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Apple apologises for ‘Error 53′ bug and issues an update fixing it

While more tech companies come out in support of its decision to not follow a court order regarding easier access to its iPhones.

Image: Yui Mok/PA Wire

APPLE HAS RELEASED an update that will fix ‘Error 53′, an issue that causes iPhones to be rendered useless if the home button was replaced by a third-party.

The latest update to iOS, version 9.2.1, has been released to users and includes a fix for Error 53.

The update will restore those phones disabled by the error by connecting it to iTunes and updating it that way.

The issue, which emerged this month after a number of users found their phones to be bricked after updating iOS, was down to Apple’s Touch ID system, its fingerprint scanner which is also part of the home button.

If this were replaced by a third-party, a later iOS update would detect a foreign component and render it inoperable.

Alongside the fix, Apple posted an update explaining the reasoning behind the error.

If your iOS device has Touch ID, iOS checks that the Touch ID sensor matches your device’s other components during an update or restore. This check keeps your device and the iOS features related to Touch ID secure.
When iOS finds an unidentified or unexpected Touch ID module, the check fails. For example, an unauthorised or faulty screen replacements could cause the check to fail.

The company later told TechCrunch that it apologised for any inconvenience caused to customers saying it “was designed to be a factory test and was not intended to affect customers. Customers who paid for an out-of-warranty replacement of their device based on this issue should contact AppleCare about a reimbursement”.

Gaining support 

Apple Samsung Trial Source: AP Photo/Ahn Young-joon

Apple’s decision not to allow the FBI access to a gunman’s iPhone is gathering support as tech companies like Facebook, Twitter and Google have issued statements backing its decision.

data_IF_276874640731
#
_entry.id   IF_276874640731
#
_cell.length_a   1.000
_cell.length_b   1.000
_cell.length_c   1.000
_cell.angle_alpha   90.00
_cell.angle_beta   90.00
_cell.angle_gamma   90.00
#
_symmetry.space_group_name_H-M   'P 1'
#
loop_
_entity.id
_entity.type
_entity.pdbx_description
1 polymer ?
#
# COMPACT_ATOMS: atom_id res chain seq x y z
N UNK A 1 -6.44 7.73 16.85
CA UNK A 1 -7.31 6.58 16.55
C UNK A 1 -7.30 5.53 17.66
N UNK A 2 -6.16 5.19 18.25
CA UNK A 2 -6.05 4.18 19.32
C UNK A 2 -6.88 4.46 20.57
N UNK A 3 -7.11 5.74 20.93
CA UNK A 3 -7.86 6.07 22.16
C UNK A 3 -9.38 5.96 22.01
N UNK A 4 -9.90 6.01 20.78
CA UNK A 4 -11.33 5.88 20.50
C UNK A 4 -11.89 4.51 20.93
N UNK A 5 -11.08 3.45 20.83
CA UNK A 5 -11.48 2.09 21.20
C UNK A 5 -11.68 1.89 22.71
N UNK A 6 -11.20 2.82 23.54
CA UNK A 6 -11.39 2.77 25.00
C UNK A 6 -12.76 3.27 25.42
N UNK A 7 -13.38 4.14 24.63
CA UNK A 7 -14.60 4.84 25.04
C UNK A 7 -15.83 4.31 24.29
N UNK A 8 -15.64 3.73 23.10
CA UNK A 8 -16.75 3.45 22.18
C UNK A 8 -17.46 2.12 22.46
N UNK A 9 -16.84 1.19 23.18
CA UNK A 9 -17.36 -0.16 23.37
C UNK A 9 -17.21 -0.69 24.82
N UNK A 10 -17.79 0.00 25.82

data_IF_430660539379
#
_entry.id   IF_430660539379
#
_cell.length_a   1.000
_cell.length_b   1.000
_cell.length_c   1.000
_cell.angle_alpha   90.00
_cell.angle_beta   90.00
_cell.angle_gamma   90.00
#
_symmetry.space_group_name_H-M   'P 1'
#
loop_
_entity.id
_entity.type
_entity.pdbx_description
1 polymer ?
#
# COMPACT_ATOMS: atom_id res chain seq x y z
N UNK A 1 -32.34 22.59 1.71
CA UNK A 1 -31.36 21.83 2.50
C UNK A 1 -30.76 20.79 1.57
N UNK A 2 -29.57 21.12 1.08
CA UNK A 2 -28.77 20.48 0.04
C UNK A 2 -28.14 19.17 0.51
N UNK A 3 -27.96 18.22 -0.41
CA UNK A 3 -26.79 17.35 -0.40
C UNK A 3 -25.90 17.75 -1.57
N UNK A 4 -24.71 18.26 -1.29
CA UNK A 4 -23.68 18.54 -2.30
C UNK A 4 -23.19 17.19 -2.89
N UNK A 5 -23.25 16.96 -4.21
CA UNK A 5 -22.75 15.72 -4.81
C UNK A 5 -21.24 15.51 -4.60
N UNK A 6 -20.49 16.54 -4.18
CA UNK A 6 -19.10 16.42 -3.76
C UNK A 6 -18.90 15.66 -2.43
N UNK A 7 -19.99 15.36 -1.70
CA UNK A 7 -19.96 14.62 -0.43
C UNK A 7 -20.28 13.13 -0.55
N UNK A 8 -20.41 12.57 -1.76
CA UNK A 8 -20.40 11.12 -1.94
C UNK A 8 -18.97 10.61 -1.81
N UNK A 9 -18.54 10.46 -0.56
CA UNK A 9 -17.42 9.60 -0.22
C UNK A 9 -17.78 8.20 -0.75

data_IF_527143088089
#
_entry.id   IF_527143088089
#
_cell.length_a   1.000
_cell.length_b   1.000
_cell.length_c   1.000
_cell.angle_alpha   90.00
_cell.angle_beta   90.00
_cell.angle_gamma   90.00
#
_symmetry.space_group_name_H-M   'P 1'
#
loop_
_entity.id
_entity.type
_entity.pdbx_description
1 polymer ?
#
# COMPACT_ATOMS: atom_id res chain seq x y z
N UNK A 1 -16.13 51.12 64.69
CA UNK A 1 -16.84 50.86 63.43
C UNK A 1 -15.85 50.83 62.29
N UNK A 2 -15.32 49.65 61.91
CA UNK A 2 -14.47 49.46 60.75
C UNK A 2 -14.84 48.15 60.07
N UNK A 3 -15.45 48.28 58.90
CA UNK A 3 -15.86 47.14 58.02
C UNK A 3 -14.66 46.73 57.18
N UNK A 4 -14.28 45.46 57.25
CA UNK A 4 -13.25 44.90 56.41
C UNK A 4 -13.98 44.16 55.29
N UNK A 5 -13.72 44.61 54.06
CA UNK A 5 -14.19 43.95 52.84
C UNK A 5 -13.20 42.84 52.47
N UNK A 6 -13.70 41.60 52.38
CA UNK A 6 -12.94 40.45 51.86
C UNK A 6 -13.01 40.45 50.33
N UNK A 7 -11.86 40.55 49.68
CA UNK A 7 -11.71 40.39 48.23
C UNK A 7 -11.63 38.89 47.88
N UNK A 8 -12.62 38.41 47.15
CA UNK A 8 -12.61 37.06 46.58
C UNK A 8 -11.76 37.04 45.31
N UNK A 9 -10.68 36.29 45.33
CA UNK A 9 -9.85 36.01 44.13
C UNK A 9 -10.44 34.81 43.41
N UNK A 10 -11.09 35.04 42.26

A court order in the US has told Apple to create an update of its software that would allow easier access to an iPhone 5c. The iPhone in question belonged to one of the gunmen responsible for the San Bernardino shooting that killed 14 people.

In response to the decision, Apple published a letter explaining the reasoning behind its decision, saying that obeying the order would have “implications far beyond the legal case at hand”.

The decision has seen a number of tech companies back Apple. Facebook said that while it condemns terrorism and work with lawful requests, it will “continue to fight aggressively against requirements for companies to weaken the security of their systems”.

These demands would create a chilling precedent and obstruct companies’ efforts to secure their products.

WhatsApp’s CEO Jan Koum also offered his support saying “we must not allow this dangerous precedent to be set”.

The support extends beyond Facebook-owned companies. One of Apple’s biggest rivals also offered its support as Google’s CEO Sundar Pichai said that allowing companies such access could set “a troubling precedent”, while Twitter’s CEO Jack Dorsey also tweeted his support, saying “we stand with Tim Cook and Apple (and thank him for his leadership)”.

Read: Google’s internet-balloon test flight goes awry as one crashes in tea field >

Read: Sick of his old mouse, this guy decided to make his own…from wood >

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